“So at that time, not getting enough chances, I just know that, all right, I am happy to be part of the team. I learn how to be a team man and support the team and make sure that each guy that is in the playing XI is comfortable. I am on the bench, run up with water, whatever.
At Knight Riders, Russell found himself at home, at peace. “I was in the zone that I want to be in. I know, even if I fail, I am going to play the next game. That is the kind of trust if players get it more often, you will maybe see a lot of spectacular things from the player.”
Mysore had no second thoughts about holding on to Russell. “Tell me how many are there who can give you all three with match winning ability, particularly with the bat?” he asks. “With the bat, Andre Russell is a type of player I think any opposition will fear that he can turn the game from any stage because it is a matter of a few hits with his power and his capability and his skill.”
Many gifted athletes are good at more than one sport before they focus on one. Russell was an ace at football, where he started as a forward before switching to defensive midfield. Once, when his team did not have a goalkeeper, he volunteered to stand in.
“We were losing games because easy goals were being scored. I said to the coach, ‘I can keep.’ He said, ‘No, who is going to play in the field? You have to play and score goals.’ If you start to keep, we have no one to score, so we are going to draw. I said, ‘We must, and can, score at least one goal per game, and I will make sure no one scores against us.’ So I started goalkeeping from there.”
Russell got a scholarship to play football at Clarendon College. They had a good team and he did not get enough game time. Hungry to play, he approached the coaches, who asked him to bide his time.
One day, after football season, he tagged along with a friend who played cricket for the school’s senior team. “Me and two other guys were playing our own little game on the side, with a little, soft ball.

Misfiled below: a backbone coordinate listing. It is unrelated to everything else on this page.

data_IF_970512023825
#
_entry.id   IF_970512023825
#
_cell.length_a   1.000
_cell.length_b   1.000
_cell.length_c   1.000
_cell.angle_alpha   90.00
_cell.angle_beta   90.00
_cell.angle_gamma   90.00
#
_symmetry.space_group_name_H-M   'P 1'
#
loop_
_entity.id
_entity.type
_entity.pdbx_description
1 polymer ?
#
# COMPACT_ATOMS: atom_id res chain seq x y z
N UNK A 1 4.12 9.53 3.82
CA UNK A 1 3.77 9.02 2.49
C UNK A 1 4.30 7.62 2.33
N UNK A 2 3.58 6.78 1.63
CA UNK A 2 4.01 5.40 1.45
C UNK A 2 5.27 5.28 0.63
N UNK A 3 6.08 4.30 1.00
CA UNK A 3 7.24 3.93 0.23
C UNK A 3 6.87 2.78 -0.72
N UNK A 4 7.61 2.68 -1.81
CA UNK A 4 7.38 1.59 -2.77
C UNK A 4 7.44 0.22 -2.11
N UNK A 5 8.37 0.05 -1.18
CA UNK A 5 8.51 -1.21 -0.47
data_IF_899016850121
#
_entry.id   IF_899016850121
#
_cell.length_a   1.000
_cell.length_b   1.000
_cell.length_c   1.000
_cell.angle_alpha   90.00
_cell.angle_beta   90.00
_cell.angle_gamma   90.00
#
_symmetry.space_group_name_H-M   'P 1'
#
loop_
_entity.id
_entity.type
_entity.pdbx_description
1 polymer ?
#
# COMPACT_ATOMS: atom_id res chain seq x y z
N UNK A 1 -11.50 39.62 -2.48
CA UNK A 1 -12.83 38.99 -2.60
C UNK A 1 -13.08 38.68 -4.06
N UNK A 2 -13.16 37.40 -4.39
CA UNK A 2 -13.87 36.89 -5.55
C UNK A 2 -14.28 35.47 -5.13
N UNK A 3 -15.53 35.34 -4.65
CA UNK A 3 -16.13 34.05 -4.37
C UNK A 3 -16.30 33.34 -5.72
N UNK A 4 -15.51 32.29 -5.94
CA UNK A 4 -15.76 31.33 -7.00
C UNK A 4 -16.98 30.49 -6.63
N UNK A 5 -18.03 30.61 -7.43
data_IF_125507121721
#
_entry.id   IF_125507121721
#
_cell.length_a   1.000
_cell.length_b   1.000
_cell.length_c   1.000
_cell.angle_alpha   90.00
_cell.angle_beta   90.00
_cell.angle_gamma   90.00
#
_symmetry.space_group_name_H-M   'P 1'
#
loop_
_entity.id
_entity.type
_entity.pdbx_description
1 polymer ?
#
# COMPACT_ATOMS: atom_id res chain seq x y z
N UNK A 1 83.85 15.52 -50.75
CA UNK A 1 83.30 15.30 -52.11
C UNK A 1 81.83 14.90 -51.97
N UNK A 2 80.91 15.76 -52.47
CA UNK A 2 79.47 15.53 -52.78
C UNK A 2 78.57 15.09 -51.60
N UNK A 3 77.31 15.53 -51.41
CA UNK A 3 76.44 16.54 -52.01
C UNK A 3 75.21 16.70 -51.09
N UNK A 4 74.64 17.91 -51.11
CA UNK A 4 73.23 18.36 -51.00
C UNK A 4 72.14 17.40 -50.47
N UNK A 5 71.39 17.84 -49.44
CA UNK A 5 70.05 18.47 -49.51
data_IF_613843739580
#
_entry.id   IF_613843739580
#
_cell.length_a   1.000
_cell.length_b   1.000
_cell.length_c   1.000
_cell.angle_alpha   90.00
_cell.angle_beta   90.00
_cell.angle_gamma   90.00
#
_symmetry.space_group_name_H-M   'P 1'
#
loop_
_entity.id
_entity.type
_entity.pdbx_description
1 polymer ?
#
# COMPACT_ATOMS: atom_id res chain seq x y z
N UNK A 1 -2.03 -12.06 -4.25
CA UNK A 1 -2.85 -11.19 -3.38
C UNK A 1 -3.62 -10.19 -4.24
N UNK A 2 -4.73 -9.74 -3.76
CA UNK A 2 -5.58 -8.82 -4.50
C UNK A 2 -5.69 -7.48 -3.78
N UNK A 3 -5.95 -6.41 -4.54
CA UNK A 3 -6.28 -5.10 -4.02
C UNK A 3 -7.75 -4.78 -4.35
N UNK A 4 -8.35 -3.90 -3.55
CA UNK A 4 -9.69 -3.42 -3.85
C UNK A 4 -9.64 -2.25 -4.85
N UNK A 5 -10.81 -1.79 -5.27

“I was hitting the ball all over the place, bowling fast. The coach was watching me. I didn’t know that. He called me and asked me my name. Then he asked why I don’t come and play cricket. I said, ‘But those guys bowlin’ fast and I am scared.'”
Russell was about 13 or 14. He told the coach he would try but he would take it slowly. He played Under 14s for the first year and then moved to the U 16s. By the end of the first year at that level, he was playing for the senior team as a wicketkeeper.
“There was no specialist wicketkeeper in the squad. The first game we played, we had a keeper who let 38 40 byes go, and I remember that as I was bowling! So I tell the coach that I am going to keep. He was fine. I watched [Adam] Gilchrist and few other keepers that I liked, to see how they kept, catch a ball with style and the right technique.”
Kirk Harris, who played U 15 cricket for Jamaica “saved” Russell by relieving him of the gloveman’s duties, which allowed him to move his focus back to fast bowling.
Many were surprised he could bowl. “The year before Harris came, I went to a Jamaica U 19 preparation camp and I went as a keeper. The second year, I went as a fast bowler. The trainer was setting up some cones. He knew me as a keeper previously. He said to me, “Russ, go and get your keeping stuff. We are going to stay on this base and catch the ball.” I said, no, no, showing him my bowling boots. I told him, ‘I am a bowler now.’ I surprised everyone.”
He focused on running before going to school and for a half hour after school, doing lots of weights, working out in the gym all to bowl as fast as he could. Eventually he made it into the Jamaica U 19 side. He also continued to be goalkeeper for Bowlers FC.
When he was 17, Russell was asked to attend a Jamaica U 20 camp by the president of the local football federation. Around this time he also received a fax from the Jamaica Cricket Association asking him to play for the U 19s for a second year.
A week later he received a message from the Jamaica Football Federation saying he was in the 30 member squad for the Jamaica U 20s. When it came to making a choice between the sports, he told the school’s principal that he wanted to play cricket.
The football officials continued to call, and failing to reach him, they rang his grandmother. “She said, sorry, he wants to play cricket,” Russell remembers. “I had to tell them I was already in the Jamaica U 19 camp. I had to tell them something. That was where everything started.”